“You, children and young people, are the fruit of the tree that is the family: you are good fruit when the tree has good roots – grandparents – and a good trunk – the parents. … The presence of large families is a hope for society.” He then had very special words for grandparents: “This is why the presence of grandparents is very important: a valuable presence both in terms of practical assistance, but above all for their contribution to education. Grandparents preserve the values of a people, of a family, and they help parents transmit them to their children. Throughout the last century, in many countries in Europe, it was the grandparents who transmitted faith.”

“Dear parents,” exclained Francis, “thank you for your example of love for life that you protect from conception to its natural end, in spite of all the difficulties and burdens of life, that unfortunately public institutions do not always help you to bear. … Every family is a cell of society, but the large family is a richer, more vital cell, and the state has much to gain by investing in it.”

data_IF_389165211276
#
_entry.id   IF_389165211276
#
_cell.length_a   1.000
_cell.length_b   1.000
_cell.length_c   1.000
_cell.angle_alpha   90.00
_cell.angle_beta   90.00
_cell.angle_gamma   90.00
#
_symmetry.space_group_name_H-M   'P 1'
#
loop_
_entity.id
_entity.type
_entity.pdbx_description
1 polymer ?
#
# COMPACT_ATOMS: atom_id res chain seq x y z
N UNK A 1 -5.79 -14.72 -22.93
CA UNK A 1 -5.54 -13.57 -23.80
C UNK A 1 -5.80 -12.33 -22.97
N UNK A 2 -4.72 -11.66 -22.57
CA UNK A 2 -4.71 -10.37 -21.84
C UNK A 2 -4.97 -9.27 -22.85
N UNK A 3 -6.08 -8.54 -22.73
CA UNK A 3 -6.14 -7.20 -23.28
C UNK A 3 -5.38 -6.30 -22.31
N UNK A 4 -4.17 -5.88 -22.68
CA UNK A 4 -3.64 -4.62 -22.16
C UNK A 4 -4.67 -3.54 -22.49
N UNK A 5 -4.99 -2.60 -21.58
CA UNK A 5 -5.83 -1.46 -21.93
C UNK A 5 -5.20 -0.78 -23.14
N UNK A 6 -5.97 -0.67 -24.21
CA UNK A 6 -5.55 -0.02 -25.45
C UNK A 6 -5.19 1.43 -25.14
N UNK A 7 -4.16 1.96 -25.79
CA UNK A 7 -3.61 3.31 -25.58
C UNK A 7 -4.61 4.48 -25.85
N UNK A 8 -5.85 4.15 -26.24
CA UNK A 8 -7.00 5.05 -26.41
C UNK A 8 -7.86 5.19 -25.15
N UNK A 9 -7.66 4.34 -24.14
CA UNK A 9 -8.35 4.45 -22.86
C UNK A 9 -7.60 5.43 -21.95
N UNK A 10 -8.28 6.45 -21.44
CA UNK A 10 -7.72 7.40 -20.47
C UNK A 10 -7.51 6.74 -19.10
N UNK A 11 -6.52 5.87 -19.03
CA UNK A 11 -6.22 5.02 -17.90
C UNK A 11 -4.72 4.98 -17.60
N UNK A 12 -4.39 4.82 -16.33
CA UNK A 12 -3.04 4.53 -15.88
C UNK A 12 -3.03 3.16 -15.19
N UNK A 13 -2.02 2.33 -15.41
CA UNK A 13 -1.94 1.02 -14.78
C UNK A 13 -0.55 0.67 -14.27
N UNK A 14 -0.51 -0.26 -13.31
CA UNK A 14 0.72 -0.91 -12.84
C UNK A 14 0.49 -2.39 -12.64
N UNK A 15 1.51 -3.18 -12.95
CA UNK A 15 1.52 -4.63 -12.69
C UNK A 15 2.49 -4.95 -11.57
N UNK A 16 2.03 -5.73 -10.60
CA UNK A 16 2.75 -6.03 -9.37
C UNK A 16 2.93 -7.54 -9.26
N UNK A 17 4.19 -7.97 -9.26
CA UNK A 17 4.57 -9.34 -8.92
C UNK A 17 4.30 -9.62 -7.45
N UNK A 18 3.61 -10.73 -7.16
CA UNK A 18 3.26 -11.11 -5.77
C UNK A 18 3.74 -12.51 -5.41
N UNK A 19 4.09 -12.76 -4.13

In closing, the Pope prayed for “those families who are most affected by the economic crisis, those in which the mother or father have lost their jobs and in which the young are unable to find work, and those families in which the closest relationships are marked by suffering and who are tempted to give in to loneliness and separation.” (source VIS)